So, can we ever get a “true” measurement?
Once all these factors are taken into account, it becomes clear that there is rarely a situation where we have an absolutely “true” or “correct” measurement. We can get ever more accurate readings with more elaborate, sophisticated, and therefore more expensive equipment, but this ultimately becomes impractical for our purposes (see the article “A Brief Moment of Inertia” for further discussion of this).
A couple of examples…
Let’s take a couple of examples from our product range to illustrate this;
With our SM1002 Bench Top Tensile Testing Machine, we invite students to investigate applying forces to tensile specimens of various different materials, to observe how the different materials behave, and to confirm the relationship between stress and strain.
When used with the SM1002a Extensometer (which eliminates the minor distortion of the apparatus itself), we can arrive at a reasonably accurate value for Young’s Modulus, which is the slope of the linear section of the graph, i.e. the ratio of stress over strain in the elastic region;
We are not overly concerned in this experiment whether this calculated value is absolutely correct, what we are concerned with is that the student understands what is going on during the test, and that they understand how Young’s Modulus can be derived. To develop a very precise value for E would take us into the realms of very expensive, industrially certified equipment, very strict quality monitoring of specimens, and statistical analysis over hundreds of data samples. Clearly this would not be tenable for a typical undergraduate Mechanical Engineering course.
Another example comes from our Structures range, the STR8 Pin-Jointed Frameworks. This experiment looks at the distribution of tensile and compressive forces in the elements of a framework, such as a roof truss, for example;
Strictly speaking, these are not true pin joints, but the overall effect of the strain gauges and the joint construction gives realistic results that validate simplified pin joint theory. Again, the objective of this experiment is for the student to develop an understanding of how these structures behave under applied loads, rather than to generate “exact” values of stresses and strains in the framework.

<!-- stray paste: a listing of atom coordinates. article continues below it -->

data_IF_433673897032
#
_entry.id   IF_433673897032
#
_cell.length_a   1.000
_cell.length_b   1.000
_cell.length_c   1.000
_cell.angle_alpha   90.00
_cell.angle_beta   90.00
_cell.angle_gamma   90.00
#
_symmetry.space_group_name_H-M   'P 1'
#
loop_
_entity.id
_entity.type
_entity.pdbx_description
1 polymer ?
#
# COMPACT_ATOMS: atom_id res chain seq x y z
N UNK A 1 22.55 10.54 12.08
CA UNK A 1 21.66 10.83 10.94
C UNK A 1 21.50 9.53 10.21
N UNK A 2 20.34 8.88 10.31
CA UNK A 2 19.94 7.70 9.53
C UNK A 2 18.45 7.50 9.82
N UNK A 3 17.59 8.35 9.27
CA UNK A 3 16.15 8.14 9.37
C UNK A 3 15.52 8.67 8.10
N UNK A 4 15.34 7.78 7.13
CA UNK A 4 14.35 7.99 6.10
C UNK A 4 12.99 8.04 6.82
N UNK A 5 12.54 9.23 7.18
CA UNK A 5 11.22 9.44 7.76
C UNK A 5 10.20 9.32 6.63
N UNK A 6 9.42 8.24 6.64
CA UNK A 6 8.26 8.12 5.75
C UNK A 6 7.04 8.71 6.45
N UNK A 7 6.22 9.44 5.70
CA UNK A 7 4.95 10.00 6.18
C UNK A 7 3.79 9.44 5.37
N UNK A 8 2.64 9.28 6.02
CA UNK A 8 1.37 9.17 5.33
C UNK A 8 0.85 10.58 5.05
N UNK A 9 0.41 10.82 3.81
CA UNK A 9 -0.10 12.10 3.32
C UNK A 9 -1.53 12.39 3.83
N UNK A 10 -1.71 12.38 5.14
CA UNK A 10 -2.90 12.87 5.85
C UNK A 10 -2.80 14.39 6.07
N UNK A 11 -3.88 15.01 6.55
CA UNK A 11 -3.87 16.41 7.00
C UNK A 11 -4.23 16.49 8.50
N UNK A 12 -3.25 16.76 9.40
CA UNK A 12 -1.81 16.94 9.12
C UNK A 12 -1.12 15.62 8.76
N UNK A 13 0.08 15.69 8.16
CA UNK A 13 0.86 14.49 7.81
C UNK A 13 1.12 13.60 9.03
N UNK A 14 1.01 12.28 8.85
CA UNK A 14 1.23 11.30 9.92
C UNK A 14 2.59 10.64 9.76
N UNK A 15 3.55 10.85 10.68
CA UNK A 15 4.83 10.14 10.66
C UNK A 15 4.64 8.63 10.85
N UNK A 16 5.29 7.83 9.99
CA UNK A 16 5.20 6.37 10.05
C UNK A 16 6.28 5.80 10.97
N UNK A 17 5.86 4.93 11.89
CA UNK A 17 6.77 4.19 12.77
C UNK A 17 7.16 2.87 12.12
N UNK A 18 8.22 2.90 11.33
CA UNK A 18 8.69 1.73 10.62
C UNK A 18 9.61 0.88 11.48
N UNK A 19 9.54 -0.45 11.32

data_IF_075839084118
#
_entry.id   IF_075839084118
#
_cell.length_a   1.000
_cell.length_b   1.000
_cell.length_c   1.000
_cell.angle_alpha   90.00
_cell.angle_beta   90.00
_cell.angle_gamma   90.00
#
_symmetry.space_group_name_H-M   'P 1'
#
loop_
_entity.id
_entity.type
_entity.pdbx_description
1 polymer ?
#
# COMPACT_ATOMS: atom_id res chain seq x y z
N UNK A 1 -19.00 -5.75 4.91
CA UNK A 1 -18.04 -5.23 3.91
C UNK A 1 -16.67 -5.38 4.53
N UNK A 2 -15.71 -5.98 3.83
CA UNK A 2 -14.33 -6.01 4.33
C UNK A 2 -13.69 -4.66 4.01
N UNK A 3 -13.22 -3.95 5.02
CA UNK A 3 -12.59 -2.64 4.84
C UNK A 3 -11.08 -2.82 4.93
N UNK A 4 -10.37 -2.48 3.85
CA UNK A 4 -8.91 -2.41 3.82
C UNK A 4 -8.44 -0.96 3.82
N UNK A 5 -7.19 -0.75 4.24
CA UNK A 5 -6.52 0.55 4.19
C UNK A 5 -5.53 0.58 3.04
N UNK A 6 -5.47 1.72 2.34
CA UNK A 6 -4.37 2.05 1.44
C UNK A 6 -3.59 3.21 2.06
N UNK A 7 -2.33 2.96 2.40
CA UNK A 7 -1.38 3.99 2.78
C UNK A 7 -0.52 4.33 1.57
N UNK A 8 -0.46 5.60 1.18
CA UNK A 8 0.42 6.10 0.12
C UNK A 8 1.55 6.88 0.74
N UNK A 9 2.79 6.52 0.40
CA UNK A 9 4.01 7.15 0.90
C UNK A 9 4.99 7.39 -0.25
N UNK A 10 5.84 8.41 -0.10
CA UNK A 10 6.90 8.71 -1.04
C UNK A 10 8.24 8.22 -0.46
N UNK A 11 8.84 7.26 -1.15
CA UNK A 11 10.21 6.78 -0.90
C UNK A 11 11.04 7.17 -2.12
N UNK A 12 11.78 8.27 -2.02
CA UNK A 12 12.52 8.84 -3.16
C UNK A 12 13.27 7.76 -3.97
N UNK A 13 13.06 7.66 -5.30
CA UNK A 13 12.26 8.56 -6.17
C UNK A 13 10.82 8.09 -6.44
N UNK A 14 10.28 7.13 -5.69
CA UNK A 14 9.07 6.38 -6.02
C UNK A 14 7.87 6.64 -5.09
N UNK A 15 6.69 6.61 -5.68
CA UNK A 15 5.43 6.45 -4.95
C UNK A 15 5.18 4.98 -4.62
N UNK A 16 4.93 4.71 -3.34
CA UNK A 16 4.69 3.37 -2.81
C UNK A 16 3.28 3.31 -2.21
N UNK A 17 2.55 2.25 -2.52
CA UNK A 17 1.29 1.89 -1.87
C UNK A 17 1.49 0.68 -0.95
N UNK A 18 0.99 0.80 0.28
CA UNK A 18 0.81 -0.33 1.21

In actual fact, in the real world, we rarely see examples of true pin joints anyway. The structures we see on a day to day basis are typically “I” section beams, connected and reinforced by plates, flanges, etc;
Much of Civil Engineering relies on idealised models such as simplified Pin Joint theory and hefty safety margins, and constructions based on these have stood the test of time.
Fortunately, for most of our equipment, we are principally concerned with observing the behaviour of a particular system or process. The objective of the experiment being to understand what is going on with the process, and to verify the particular law or theory governing that topic. Rarely are we concerned with ultra-accurate values of particular parameters, so we avoid the need for very expensive measurement systems. Indeed, one of the objectives that we build into experiments is to develop the student’s understanding of all the factors outlined above so that they can understand the various sources of measurement errors.
You will have noticed in many of our manuals, that we pose the question, “How would you improve this experiment so that you could get more accurate results?” In answering this question, and in appreciating the various factors that govern “Accuracy”, students start to make the transition from being just students, to becoming Engineers.